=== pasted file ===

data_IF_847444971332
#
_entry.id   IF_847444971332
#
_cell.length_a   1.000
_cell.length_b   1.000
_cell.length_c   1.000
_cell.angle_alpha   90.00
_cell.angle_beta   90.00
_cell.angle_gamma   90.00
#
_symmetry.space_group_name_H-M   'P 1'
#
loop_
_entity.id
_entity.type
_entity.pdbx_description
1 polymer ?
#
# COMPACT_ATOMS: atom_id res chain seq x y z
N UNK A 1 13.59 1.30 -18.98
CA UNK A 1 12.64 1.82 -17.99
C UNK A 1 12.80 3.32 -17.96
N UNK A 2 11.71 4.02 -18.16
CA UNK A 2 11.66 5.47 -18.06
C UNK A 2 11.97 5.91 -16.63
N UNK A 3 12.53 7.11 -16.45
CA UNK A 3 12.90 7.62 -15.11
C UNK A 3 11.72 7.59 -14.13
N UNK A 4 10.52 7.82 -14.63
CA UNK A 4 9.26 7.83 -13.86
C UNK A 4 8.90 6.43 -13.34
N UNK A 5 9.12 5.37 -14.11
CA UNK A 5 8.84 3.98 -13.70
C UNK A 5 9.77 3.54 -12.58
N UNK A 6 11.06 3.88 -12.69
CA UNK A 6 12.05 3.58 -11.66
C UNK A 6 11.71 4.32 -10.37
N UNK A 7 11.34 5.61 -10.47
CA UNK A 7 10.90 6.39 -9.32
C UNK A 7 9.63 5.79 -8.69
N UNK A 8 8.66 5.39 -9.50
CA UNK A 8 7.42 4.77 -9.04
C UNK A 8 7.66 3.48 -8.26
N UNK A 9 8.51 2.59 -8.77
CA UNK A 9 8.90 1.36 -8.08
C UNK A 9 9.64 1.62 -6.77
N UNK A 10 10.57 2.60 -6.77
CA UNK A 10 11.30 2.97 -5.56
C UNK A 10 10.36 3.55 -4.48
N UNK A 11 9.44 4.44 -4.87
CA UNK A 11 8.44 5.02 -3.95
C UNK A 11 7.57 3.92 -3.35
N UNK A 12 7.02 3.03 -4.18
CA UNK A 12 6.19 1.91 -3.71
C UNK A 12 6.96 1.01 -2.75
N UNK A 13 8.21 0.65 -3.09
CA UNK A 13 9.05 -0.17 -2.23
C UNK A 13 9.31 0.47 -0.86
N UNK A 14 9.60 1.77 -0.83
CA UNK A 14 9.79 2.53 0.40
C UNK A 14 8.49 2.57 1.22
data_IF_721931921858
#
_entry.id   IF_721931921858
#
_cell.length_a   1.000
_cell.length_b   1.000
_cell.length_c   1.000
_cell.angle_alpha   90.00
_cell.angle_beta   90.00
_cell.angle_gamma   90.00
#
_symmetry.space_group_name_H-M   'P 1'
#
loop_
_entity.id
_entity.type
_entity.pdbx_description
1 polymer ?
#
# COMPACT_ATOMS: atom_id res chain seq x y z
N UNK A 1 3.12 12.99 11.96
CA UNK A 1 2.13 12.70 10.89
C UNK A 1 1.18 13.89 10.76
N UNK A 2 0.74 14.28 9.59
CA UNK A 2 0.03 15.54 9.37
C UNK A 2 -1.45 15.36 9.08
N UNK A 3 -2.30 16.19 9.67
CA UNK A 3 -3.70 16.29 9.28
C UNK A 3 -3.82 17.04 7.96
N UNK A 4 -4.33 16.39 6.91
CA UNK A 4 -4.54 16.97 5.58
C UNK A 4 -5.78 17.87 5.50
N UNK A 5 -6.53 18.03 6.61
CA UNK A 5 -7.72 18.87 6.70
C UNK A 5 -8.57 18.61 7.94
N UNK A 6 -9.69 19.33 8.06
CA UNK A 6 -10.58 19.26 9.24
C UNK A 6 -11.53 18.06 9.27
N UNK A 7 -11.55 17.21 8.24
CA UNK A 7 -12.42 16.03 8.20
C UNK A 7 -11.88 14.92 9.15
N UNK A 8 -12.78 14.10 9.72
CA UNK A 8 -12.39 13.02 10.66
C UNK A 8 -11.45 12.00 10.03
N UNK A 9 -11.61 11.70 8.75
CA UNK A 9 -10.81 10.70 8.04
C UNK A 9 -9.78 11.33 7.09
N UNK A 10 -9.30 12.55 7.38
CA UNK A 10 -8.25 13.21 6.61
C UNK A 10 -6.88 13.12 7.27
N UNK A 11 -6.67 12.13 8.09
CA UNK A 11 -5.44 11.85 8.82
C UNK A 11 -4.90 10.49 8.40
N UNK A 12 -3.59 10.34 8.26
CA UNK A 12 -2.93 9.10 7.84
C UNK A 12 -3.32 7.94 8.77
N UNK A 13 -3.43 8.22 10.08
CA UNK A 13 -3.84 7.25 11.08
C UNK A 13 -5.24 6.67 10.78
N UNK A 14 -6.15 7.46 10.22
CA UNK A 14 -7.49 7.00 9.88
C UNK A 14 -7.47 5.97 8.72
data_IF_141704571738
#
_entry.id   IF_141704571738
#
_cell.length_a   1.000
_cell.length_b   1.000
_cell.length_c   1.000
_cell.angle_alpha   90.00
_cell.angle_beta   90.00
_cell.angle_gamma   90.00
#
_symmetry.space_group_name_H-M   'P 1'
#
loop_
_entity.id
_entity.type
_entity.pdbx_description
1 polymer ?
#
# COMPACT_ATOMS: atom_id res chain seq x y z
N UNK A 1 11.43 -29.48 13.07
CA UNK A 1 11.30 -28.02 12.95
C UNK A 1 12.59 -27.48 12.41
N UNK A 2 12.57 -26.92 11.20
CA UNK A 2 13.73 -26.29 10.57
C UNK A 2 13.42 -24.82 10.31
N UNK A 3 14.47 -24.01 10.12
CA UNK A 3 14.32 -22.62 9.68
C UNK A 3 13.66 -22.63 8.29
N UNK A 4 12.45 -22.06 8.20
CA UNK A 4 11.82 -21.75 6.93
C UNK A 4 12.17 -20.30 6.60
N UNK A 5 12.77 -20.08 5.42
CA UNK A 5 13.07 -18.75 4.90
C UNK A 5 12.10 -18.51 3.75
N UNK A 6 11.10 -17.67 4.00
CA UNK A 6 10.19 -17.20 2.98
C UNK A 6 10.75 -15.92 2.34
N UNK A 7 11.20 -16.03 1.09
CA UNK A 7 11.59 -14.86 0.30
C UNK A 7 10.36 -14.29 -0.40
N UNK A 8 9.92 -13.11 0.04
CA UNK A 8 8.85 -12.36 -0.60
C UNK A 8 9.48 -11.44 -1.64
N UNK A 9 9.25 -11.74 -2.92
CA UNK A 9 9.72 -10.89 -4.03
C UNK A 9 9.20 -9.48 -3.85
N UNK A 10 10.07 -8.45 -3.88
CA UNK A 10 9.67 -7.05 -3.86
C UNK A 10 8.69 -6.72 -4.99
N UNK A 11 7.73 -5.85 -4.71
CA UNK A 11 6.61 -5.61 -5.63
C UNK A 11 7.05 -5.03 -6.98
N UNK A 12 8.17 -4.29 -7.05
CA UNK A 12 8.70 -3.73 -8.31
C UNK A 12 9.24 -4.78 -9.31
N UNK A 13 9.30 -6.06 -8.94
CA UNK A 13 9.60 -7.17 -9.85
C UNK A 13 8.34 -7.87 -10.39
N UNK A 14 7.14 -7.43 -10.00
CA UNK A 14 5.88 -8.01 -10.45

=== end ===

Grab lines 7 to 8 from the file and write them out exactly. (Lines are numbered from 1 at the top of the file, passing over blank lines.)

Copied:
_cell.length_c   1.000
_cell.angle_alpha   90.00